And the time will come when you can think about the future without crying.
Seek out those in need
Parents are creating opportunities for their children to value virtue, to seek out those in need. As educators they are focusing on the connection with community and those who are vulnerable, elderly, lonely. Parents are realising that work should be a means of sustaining family life, not an obligation or necessity that diminishes family life. We need to focus on creating a new normal.
Poet and activist Sonya Renee Taylor calls us to dream of a more just world:
“We will not go back to normal. Normal never was. Our pre-corona existence was not normal other than we normalized greed, inequity, exhaustion, depletion, extraction, disconnection, confusion, rage, hoarding, hate and lack. We are being given the opportunity to stitch a new garment. One that fits all of humanity and nature. What we have been forced to leave behind we needed to leave behind. What is getting us through is what we will need to take forward, all the rest is up to us. DREAM. While have so much time. DREAM of the life you want. DREAM of the world you desire to exist in. Look for the places in your new dreams that have parts of the old world and remove them. What is the dream then? From there we can add to the collective weaving of whatever it is that is next. If we are gonna heal, let it be glorious.”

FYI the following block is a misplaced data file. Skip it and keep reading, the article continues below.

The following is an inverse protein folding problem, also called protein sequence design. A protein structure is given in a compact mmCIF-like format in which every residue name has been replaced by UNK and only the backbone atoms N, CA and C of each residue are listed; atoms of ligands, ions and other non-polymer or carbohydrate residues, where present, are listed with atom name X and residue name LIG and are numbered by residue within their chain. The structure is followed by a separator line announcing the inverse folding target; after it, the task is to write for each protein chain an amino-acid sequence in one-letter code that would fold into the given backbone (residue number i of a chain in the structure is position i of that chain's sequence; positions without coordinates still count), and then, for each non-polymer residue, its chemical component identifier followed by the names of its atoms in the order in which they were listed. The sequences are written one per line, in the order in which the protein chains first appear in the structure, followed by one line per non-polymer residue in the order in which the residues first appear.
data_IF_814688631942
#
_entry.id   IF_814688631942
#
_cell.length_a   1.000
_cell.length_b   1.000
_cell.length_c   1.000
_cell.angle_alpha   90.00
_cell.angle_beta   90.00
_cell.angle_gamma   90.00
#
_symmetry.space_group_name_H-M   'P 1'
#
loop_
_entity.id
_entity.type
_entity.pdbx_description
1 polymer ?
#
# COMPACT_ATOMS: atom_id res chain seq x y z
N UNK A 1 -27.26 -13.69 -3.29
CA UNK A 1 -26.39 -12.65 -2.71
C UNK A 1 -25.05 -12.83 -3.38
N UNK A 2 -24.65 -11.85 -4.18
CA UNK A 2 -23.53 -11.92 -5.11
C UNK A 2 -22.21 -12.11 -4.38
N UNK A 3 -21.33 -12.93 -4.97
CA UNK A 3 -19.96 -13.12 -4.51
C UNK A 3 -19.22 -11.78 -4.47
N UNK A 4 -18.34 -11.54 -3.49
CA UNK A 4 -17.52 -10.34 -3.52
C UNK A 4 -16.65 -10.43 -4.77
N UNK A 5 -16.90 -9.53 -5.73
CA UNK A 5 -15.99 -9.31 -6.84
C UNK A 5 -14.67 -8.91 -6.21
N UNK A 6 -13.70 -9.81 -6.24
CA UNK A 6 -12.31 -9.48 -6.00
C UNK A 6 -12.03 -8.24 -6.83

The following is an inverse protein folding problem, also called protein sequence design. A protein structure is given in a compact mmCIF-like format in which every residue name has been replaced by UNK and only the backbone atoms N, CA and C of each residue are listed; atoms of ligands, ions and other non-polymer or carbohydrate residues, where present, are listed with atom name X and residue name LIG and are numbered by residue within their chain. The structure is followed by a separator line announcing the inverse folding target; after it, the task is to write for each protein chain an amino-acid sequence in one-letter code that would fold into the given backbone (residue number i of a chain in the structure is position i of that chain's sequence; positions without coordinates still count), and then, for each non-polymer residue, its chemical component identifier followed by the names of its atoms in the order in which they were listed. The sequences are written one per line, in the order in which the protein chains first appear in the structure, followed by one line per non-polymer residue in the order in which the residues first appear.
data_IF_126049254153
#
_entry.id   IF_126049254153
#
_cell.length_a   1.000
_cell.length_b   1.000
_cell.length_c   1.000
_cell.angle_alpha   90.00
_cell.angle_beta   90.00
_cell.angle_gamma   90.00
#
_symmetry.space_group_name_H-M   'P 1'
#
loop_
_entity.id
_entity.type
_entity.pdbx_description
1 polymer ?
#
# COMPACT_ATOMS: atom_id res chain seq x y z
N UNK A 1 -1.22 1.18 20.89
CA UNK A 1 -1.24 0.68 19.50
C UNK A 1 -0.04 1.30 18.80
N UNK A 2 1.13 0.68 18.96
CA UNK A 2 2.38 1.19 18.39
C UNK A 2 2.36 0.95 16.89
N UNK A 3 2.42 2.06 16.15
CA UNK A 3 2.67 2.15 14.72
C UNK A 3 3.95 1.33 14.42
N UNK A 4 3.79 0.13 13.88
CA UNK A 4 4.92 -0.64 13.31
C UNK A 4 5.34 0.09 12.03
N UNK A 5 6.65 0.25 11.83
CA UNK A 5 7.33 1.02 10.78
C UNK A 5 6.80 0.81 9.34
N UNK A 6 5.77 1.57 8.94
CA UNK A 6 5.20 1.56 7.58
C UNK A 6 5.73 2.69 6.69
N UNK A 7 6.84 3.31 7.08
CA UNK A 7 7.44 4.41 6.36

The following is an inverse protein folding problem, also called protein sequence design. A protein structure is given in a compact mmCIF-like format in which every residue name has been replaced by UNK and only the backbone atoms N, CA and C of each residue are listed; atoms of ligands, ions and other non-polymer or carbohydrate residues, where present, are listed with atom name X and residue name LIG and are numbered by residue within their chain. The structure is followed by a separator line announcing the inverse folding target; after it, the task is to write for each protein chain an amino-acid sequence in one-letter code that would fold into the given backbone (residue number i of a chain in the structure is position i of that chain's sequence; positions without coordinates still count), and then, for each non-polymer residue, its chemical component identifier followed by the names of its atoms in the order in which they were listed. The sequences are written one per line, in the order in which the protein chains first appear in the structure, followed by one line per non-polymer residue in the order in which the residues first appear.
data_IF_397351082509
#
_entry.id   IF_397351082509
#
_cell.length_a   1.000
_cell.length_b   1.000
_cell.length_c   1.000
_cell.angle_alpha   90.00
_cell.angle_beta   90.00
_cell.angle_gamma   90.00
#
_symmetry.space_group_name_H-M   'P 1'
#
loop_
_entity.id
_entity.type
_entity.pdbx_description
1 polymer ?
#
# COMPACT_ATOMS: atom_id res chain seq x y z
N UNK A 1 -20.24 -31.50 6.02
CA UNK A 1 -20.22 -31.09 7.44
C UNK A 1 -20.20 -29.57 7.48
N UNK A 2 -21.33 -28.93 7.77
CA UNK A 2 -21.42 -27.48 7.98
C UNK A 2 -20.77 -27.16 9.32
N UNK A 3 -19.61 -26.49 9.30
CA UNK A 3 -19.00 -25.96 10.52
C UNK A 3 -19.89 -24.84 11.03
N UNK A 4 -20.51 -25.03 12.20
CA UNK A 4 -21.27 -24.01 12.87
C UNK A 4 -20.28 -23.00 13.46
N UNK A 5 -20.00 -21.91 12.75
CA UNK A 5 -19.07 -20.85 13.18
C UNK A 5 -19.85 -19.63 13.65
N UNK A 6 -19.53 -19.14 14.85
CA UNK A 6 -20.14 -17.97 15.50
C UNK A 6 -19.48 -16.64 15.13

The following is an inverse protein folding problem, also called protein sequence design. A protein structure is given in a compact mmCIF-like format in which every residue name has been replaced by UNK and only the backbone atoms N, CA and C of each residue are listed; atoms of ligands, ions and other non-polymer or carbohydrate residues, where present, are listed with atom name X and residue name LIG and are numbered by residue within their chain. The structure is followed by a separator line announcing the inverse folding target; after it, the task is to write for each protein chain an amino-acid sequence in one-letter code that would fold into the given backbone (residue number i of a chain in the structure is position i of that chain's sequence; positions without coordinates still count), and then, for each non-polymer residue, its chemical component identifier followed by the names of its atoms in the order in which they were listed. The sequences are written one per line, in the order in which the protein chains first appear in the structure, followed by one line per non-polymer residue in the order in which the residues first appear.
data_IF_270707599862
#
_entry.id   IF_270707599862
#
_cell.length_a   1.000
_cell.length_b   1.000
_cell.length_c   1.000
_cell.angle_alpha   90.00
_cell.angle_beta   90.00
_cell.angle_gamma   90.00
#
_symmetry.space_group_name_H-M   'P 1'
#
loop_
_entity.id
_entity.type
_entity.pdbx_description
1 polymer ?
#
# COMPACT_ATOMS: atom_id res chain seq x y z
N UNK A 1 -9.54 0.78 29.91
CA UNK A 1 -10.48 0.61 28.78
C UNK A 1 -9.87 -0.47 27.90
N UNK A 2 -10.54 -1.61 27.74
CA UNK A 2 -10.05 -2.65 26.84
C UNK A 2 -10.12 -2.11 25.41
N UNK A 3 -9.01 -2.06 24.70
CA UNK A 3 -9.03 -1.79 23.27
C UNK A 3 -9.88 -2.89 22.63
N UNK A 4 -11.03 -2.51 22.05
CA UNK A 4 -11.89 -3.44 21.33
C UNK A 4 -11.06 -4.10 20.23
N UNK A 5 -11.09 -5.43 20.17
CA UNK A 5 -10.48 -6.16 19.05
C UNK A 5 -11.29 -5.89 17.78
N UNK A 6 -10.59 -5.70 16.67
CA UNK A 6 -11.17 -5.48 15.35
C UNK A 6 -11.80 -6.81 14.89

In the midst of this crisis, we are also challenged to consider what will be our legacy to future generations. Autumn Peltier is an Anishinaabe-kwe and a member of the Wiikwemkoong First Nation. She is best known as an internationally recognized advocate for clean water. She is a water protector and has been called a “water warrior”. She says:
One day I will be an ancestor and I want my descendants to know that I used my voice so that they could have a future.
There is a challenge for us all …What do you want your legacy to be with your descendants?
How will you respond to the call
One day I will be ancestor and I want my descendants to know…….
Your descendants need not be biological but those who come after you in your world. What do you want to leave them? What is your calling and how are you living this out?
Year 9 – Importance of one person
Our Year 9s have been reflecting on the importance of one person in their life who lives out the Eucharistic themes of meal, thanksgiving, Christ present, call to action. As Mother’s Day is with us, many have chosen to celebrate the role of mothers and grandmothers. Students shared their personal experiences:
Thank you for sacrificing countless hours and money, I remember a time where you told me you were going to move jobs just so you could spend the afternoons and holidays with me. Thank you for going to all the trouble of finding a new job just so you could come on holidays with me and spend more time at home with me. This reflected sacrifice because you changed your entire livelihood just to make me happier.
Another student shares:
Every Sunday my mum, sister and I go over to my ma’s and enjoy a cup of tea and scones at her house after we go on a walk around the back of Higgins. As I said before I love how I get to share a meal with my loved ones as it makes me feel so good inside, which I love that feeling.